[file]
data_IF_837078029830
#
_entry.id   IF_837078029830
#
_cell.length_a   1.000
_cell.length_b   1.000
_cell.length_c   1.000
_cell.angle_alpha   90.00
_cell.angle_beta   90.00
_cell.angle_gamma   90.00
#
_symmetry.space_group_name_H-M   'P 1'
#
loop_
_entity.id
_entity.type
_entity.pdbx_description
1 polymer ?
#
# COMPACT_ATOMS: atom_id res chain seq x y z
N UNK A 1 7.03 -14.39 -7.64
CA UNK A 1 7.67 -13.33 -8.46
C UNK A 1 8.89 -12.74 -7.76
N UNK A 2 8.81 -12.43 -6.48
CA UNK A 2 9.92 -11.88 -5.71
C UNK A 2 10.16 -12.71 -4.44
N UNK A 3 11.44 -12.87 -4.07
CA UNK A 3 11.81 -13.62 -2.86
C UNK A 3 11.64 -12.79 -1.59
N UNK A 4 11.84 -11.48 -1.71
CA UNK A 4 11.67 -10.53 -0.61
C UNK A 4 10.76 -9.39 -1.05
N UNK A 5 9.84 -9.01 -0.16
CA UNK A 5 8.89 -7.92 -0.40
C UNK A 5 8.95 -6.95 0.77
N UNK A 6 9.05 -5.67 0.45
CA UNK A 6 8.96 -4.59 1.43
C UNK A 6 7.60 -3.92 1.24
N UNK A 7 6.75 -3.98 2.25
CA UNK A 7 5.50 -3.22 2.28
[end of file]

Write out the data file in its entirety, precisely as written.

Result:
data_IF_837078029830
#
_entry.id   IF_837078029830
#
_cell.length_a   1.000
_cell.length_b   1.000
_cell.length_c   1.000
_cell.angle_alpha   90.00
_cell.angle_beta   90.00
_cell.angle_gamma   90.00
#
_symmetry.space_group_name_H-M   'P 1'
#
loop_
_entity.id
_entity.type
_entity.pdbx_description
1 polymer ?
#
# COMPACT_ATOMS: atom_id res chain seq x y z
N UNK A 1 7.03 -14.39 -7.64
CA UNK A 1 7.67 -13.33 -8.46
C UNK A 1 8.89 -12.74 -7.76
N UNK A 2 8.81 -12.43 -6.48
CA UNK A 2 9.92 -11.88 -5.71
C UNK A 2 10.16 -12.71 -4.44
N UNK A 3 11.44 -12.87 -4.07
CA UNK A 3 11.81 -13.62 -2.86
C UNK A 3 11.64 -12.79 -1.59
N UNK A 4 11.84 -11.48 -1.71
CA UNK A 4 11.67 -10.53 -0.61
C UNK A 4 10.76 -9.39 -1.05
N UNK A 5 9.84 -9.01 -0.16
CA UNK A 5 8.89 -7.92 -0.40
C UNK A 5 8.95 -6.95 0.77
N UNK A 6 9.05 -5.67 0.45
CA UNK A 6 8.96 -4.59 1.43
C UNK A 6 7.60 -3.92 1.24
N UNK A 7 6.75 -3.98 2.25
CA UNK A 7 5.50 -3.22 2.28